18th October 2016
Standing at an impressive 5895 metres tall, the world’s highest free standing mountain, Kilimanjaro, is an ambitious and strenuous task for anybody to conquer – even more so if you are a unilateral amputee.
In 2010, Allan Roberts (35, from Corwen in Wales) was travelling in a convoy in Iraq when an explosive device detonated his vehicle, severing both of his legs below the knee. In spite of this traumatic event, Allan has not let it deter him from achieving his goals. Working closely alongside the clinicians at Pace Rehabilitation, Allan went from strength to strength during his recovery with focus and determination to be able to walk on two legs once again.
The Not Forgotten Association approached Allan to see if he would be up for the challenge of climbing Mount Kilimanjaro with 11 other injured servicemen. He agreed to take part without hesitation in order to raise money for other injured or sick ex-servicemen/women.
As well as the sheer strength and fitness Allan would have to demonstrate in reaching the peak of Kilimanjaro, he would also require an extremely reliable and comfortable active vacuum system to prevent any potential issues that may arise whilst an amputee engages in such level of activity. Throughout his journey to the peak of Kilimanjaro, Allan used WillowWood’s LimbLogic: an elevated vacuum system which is able to monitor the socket’s vacuum level, and can automatically adjust to maintain a secure fit. The WillowWood One system provided Allan with a secure, comfortable and straightforward vacuum system without the need of hoses, sleeves or extra bulk (ideal for when climbing a mountain). The strength of the air-tight vacuum meant that Allan’s volume within the socket was maintained, which was one of the main concerns for Allan as his residual limbs are very short.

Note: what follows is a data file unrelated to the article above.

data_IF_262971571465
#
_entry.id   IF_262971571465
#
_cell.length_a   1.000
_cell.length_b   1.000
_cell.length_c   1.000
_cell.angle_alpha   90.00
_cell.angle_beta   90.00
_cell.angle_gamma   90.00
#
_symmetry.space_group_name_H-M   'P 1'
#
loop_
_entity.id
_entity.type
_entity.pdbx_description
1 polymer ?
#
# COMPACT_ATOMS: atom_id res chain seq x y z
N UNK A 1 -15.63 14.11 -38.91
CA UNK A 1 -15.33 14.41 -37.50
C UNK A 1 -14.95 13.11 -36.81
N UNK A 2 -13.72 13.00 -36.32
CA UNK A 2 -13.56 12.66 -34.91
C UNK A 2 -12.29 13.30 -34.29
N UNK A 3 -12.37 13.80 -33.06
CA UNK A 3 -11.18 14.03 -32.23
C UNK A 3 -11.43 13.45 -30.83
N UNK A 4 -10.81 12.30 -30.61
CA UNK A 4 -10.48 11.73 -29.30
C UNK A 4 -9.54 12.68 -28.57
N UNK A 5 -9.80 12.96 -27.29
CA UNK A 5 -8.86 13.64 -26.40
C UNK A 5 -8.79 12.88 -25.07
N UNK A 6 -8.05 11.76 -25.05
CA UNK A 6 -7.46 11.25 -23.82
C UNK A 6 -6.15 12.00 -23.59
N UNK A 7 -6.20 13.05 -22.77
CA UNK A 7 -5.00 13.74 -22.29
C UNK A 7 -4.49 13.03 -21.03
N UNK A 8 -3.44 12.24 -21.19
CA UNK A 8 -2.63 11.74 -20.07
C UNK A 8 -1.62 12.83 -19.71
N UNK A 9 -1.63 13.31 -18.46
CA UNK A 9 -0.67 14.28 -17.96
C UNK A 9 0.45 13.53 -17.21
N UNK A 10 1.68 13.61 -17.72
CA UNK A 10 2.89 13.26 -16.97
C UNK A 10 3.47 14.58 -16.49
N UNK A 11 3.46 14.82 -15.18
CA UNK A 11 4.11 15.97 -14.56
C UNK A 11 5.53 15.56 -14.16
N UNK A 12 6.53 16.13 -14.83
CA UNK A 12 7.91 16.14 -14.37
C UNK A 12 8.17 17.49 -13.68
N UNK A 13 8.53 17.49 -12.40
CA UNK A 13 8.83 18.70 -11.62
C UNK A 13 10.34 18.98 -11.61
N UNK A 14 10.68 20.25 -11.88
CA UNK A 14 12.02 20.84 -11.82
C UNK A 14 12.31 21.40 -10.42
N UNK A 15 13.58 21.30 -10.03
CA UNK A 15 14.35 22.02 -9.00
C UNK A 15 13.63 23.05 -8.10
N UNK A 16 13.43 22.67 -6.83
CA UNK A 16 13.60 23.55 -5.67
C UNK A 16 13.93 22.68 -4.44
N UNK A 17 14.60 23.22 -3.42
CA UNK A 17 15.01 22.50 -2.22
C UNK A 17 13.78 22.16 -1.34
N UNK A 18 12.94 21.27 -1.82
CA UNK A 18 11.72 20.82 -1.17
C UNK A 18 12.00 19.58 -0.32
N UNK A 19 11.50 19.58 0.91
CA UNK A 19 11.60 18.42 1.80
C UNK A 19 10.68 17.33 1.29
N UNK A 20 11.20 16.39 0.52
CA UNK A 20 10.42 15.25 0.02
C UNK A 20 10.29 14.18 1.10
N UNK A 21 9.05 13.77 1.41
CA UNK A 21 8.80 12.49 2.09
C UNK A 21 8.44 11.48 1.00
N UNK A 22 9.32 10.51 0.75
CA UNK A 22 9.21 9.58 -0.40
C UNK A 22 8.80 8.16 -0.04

The intense seven day trek saw the group of ex-service men walking for up to 17 hours a day; unfortunately, two members were unable to reach the summit due to altitude sickness. Luckily, Allan didn’t suffer from oxygen deprivation, and described the ease of the ascent in comparison with the descent. The task caused bruising and tenderness to his stumps, however he suffered from no sores – a testament to the power of the vacuum system and support received from Pace Rehabilitation.
This inspiring story provides ample evidence for the endurance of the human spirit, in light of a life changing tragedy, and how determination to succeed overcomes challenging obstacles. The story also supports the power of the LimbLogic, and how an active vacuum system is a huge milestone in prosthetic technology.